Michigan wants to bring more women into its state police force this year and next.
Commanders hope that one-fifth of applicants will be women by the end of 2023, reports Capital News Service. Currently, 91 of the 995 troopers are female (9.1%) and 11% of the latest training class graduates were women (six out of 55).
"Our goal is to reach out to as many people as possible so that women who are great for this job but do not have enough information about it ... could have an opportunity to apply," Inspector Lisa Rish tells the Michigan State School of Journalism news site. Female "recruiters share their experience ... so everybody can see that being a police officer is not something impossible for a woman."
Rish is one of three female inspectors among 10 overall at the Michigan State Police. Two of its eight executive officers are women.
But they make up only 5% of first lieutenants and 6% of detective lieutenants.
A lingering challenge is that "there are still a lot of people that don't believe women belong in law enforcement," Midland Police Chief Nicole Ford tells student journalist Zaira Magomedova.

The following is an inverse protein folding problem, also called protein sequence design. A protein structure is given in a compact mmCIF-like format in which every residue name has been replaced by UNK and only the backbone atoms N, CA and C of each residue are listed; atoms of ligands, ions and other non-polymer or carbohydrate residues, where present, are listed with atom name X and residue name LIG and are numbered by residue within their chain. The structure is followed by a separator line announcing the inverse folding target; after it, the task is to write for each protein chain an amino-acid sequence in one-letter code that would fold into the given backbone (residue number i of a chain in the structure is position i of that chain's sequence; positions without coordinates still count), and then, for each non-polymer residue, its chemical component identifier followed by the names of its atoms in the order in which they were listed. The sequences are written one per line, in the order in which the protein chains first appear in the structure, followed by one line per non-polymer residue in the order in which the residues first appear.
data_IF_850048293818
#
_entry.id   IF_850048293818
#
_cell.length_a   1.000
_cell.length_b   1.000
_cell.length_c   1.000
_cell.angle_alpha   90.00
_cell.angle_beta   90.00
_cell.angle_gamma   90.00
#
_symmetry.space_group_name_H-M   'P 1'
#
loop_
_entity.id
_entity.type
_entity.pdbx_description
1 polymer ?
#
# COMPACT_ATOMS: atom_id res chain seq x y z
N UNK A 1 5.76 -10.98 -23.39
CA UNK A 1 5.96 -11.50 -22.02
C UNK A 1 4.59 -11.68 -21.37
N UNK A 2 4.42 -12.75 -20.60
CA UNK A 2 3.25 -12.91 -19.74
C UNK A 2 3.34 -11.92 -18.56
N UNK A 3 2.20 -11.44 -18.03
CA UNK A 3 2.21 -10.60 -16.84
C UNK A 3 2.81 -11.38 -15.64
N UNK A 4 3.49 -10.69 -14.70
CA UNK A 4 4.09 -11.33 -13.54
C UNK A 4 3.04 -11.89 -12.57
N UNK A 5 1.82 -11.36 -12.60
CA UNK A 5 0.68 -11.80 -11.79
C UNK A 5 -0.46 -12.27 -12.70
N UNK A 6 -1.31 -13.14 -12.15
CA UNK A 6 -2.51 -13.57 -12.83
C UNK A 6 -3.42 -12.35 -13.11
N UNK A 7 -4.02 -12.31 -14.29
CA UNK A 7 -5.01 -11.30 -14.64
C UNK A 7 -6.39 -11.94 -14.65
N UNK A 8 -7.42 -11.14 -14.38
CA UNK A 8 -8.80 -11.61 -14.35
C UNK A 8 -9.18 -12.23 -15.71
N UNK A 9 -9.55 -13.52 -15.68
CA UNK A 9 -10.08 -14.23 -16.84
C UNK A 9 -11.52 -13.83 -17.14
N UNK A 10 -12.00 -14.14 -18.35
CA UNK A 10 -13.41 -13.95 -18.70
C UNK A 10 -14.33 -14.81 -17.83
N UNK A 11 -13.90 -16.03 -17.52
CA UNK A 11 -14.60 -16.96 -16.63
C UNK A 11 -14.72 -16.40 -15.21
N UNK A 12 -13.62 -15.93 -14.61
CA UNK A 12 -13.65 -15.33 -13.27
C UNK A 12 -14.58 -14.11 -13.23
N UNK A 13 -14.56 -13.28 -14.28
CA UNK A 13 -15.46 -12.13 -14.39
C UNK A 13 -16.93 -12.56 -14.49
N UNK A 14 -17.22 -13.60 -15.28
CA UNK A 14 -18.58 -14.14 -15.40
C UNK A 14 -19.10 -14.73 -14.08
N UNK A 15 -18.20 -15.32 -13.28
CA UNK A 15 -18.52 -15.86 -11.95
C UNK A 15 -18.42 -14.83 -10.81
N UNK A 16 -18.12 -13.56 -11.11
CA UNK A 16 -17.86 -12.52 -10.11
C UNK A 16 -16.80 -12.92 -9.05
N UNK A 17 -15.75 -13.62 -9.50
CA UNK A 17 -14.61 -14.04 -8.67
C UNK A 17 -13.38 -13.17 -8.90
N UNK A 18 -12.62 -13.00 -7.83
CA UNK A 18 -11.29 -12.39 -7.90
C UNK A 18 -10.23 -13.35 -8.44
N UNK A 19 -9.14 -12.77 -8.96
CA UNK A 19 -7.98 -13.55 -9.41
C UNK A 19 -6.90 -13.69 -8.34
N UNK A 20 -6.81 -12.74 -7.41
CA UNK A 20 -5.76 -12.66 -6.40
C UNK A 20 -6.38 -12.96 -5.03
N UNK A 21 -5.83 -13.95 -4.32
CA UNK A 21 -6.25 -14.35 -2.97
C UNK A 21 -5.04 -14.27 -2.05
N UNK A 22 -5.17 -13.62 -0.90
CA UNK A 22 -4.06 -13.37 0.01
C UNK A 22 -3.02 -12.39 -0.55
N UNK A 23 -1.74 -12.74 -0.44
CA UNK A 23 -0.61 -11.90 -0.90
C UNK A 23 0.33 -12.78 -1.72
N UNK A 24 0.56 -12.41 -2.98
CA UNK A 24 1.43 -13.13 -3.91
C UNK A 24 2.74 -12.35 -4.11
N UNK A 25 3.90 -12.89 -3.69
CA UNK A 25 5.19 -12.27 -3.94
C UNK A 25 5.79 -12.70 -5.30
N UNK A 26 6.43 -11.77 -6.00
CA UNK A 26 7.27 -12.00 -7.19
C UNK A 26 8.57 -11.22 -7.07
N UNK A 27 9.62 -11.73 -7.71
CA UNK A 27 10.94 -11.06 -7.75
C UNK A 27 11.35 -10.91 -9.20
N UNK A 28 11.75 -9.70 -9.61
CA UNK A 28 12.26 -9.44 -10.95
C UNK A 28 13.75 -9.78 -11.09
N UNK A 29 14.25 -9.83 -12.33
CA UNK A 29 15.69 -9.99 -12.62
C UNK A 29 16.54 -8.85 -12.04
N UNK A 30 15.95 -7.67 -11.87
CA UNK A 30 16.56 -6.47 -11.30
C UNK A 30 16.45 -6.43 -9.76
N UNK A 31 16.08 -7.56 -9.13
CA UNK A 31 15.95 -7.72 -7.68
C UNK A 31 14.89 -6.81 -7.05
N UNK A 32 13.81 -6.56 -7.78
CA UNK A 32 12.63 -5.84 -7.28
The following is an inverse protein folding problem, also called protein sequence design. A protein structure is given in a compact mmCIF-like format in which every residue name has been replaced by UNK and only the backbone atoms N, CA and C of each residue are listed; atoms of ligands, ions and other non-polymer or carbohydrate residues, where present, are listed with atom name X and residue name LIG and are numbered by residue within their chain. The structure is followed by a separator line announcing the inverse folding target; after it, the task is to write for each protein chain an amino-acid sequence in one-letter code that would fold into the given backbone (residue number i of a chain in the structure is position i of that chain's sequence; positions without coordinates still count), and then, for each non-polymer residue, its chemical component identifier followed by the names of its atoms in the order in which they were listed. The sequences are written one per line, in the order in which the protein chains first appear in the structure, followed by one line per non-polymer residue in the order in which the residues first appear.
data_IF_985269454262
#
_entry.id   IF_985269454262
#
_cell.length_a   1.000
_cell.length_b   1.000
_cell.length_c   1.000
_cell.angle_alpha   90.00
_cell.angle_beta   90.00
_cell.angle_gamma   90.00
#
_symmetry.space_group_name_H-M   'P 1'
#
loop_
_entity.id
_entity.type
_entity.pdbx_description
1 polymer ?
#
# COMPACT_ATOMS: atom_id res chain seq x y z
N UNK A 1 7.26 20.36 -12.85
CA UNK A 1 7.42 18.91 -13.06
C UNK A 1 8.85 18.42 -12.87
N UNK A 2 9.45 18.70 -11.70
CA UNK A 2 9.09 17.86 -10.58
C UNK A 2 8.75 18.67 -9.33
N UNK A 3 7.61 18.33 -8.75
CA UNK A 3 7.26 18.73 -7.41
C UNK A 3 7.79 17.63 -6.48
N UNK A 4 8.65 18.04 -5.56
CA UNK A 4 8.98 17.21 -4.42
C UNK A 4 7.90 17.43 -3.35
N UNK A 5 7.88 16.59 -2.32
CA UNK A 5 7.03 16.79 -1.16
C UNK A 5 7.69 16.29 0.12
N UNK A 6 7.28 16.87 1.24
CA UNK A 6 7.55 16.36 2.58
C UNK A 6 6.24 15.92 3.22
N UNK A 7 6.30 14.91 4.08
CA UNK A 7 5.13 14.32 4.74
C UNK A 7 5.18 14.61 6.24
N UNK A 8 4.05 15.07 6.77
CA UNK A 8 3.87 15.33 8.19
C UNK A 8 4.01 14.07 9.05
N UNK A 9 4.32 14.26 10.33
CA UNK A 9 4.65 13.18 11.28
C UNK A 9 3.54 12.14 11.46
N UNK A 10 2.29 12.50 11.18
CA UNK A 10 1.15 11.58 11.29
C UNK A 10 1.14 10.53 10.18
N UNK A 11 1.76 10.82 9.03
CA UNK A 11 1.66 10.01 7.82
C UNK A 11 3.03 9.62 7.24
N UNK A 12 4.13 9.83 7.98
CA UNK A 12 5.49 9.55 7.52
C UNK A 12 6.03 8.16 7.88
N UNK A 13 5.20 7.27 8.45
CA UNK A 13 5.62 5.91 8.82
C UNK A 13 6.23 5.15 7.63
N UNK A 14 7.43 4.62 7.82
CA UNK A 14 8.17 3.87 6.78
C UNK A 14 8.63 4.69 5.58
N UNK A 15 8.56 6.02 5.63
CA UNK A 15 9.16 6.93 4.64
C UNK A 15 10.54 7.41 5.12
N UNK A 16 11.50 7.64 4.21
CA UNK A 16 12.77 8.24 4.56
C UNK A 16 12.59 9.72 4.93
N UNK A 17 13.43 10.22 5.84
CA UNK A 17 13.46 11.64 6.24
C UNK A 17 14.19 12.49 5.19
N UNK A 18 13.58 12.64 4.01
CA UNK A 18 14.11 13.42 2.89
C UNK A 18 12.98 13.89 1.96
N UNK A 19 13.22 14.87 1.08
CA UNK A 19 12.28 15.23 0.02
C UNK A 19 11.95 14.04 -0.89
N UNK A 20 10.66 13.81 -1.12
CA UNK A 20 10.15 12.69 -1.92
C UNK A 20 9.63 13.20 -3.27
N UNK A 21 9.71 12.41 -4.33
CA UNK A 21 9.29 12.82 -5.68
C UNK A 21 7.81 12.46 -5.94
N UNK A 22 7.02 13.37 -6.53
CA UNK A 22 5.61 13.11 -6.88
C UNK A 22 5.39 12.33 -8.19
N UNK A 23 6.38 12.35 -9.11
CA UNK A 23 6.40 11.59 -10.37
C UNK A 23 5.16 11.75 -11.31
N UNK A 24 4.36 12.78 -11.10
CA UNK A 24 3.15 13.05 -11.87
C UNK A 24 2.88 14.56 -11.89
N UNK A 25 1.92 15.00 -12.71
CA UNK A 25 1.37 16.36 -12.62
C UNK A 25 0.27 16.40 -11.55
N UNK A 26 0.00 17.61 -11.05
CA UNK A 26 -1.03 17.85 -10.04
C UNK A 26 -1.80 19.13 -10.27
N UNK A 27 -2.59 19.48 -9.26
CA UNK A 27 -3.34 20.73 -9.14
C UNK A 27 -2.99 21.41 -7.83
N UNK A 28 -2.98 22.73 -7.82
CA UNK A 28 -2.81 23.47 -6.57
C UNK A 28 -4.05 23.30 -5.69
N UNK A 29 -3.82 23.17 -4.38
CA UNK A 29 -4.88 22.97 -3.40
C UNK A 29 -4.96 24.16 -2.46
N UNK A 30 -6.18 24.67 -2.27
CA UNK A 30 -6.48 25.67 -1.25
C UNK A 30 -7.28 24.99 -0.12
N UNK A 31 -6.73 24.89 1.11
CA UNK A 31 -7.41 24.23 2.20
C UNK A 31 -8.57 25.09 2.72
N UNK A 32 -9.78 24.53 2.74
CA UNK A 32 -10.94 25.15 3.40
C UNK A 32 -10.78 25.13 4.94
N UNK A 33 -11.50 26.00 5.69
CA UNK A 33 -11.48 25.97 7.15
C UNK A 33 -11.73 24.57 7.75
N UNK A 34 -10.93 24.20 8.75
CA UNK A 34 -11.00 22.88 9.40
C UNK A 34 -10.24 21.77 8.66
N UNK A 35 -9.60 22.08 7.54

"I've had very inappropriate things said to me by my male coworkers [before becoming chief], and even women struggled with the idea of female police chiefs," Ford said.
In North Carolina and Vermont, 13% of troopers are women, according to a Pew Research Center study last fall.
Nationally, just 7% of sworn state troopers are female.
That's a tiny gain from 2000, when the average female makeup of state police troopers was 6%, according to a 50-state census by the federal Bureau of Justice Statistics.
Overall, women make up less than 13% of full-time police officers in the United States.